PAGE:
Crashed Ice is an incredibly fast race that mixes downhill skiing, hockey, and boardercross, and it all takes place on a steeply-sloped ice rink.
The sport originated in Stockholm, Sweden, in 2000 and began spreading to other European cities shortly after. In 2003, it arrived in North America, first appearing in Duluth, Minnesota, and then becoming a popular winter event in Quebec City, Canada. Over 85,000 spectators regularly show up, making the sport a fairly big deal for Quebecers.
How It’s Played
Groups of four athletes compete against each other on a course up to 500 meters long. The track is narrow, and competition is literally shoulder-to-shoulder. The downhill rink is also set with vertical drops, jumps, and rollers.
Athletes can do whatever they want–push, sprint, wrangle–anything goes. There’s only one real rule: “first to the bottom wins.”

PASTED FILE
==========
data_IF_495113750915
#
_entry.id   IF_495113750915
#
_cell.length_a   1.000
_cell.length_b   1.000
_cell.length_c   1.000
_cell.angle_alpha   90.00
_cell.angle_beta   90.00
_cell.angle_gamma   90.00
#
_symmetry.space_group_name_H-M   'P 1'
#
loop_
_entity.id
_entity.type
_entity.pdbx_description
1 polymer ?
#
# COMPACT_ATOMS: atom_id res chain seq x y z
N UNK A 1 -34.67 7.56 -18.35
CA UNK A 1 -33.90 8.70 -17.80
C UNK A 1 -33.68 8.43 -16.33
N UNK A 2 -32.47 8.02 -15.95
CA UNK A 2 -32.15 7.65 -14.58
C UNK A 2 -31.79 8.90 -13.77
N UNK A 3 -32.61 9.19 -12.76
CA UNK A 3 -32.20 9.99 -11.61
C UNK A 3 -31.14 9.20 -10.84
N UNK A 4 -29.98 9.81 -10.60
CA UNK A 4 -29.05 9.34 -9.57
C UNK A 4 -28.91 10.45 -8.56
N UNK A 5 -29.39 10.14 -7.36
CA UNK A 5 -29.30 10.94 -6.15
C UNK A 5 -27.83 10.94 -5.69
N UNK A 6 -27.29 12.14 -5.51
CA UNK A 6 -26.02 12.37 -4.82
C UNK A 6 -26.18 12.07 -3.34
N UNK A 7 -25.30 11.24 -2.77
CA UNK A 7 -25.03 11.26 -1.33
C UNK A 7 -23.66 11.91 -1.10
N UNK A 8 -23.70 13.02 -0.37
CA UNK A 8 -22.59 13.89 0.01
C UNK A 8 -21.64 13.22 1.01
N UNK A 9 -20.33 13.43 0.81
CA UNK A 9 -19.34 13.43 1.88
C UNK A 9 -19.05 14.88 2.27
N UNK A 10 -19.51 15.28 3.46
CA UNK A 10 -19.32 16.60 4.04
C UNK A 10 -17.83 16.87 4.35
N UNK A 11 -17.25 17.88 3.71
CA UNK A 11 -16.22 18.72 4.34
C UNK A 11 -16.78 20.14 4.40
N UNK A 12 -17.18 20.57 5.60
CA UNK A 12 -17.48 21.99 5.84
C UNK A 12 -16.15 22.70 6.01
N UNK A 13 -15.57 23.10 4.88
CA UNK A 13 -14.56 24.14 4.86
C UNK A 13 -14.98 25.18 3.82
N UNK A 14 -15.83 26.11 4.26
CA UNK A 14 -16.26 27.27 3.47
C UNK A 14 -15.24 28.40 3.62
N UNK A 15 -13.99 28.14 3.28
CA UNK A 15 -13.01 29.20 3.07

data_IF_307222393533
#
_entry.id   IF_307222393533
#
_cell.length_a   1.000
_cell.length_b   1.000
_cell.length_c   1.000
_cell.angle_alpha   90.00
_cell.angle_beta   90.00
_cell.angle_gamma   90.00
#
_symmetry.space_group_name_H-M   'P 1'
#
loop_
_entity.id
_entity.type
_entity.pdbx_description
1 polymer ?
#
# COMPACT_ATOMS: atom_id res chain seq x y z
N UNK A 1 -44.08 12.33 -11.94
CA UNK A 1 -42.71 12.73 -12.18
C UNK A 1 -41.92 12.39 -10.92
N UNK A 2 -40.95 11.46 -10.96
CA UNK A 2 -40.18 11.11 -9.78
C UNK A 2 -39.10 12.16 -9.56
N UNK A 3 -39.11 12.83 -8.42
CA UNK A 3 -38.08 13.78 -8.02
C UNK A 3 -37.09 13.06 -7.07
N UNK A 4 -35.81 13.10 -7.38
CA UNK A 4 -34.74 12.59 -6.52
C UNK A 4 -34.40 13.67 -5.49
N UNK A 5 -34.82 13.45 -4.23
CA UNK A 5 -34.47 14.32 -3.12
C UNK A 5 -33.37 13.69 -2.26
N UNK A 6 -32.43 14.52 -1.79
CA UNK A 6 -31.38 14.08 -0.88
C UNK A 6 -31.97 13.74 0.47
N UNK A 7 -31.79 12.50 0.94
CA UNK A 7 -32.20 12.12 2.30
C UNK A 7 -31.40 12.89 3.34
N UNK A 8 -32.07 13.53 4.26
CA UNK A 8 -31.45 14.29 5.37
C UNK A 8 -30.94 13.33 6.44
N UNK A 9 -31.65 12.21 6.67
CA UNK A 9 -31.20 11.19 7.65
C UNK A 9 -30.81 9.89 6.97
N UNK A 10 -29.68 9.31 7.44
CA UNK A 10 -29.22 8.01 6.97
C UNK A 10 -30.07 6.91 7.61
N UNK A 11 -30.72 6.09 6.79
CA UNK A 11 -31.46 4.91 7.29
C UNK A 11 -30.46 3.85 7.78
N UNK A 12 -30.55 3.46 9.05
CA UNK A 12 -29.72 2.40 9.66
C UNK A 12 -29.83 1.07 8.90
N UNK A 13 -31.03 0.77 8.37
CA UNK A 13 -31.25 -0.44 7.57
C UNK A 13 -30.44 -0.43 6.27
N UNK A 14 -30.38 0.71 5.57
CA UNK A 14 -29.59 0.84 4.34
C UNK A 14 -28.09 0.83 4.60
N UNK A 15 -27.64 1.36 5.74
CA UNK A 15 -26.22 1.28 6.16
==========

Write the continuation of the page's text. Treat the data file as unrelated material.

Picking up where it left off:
Crashed Ice skaters, who are typically pro ice hockey players, need a pretty varied skill set. Skaters must have quick reactions, speed, the skating skills to navigate the course, and the ability to recover quickly. The whole thing has high entertainment potential for those on the outside looking in, vying to see someone face-plant into the sideboards at 70 km per hour.
Winners move on until the final race, when the victor is named.
The next Crashed Ice event will be presented by Red Bull and is going to be held in Quebec City on March 20, 2010. Still finding it difficult to wrap your head around exactly what this sport is all about? The following video should help:
Want to learn about more overlooked winter sports? Check out Dog-Skiing and Ice Soccer.
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Candice Walsh is a Professional Experience Collector and full-time writer, blogger, and inventor of job titles that don't make much sense. She's based out of St. John's, Newfoundland. Follow her website for more shenanigans.
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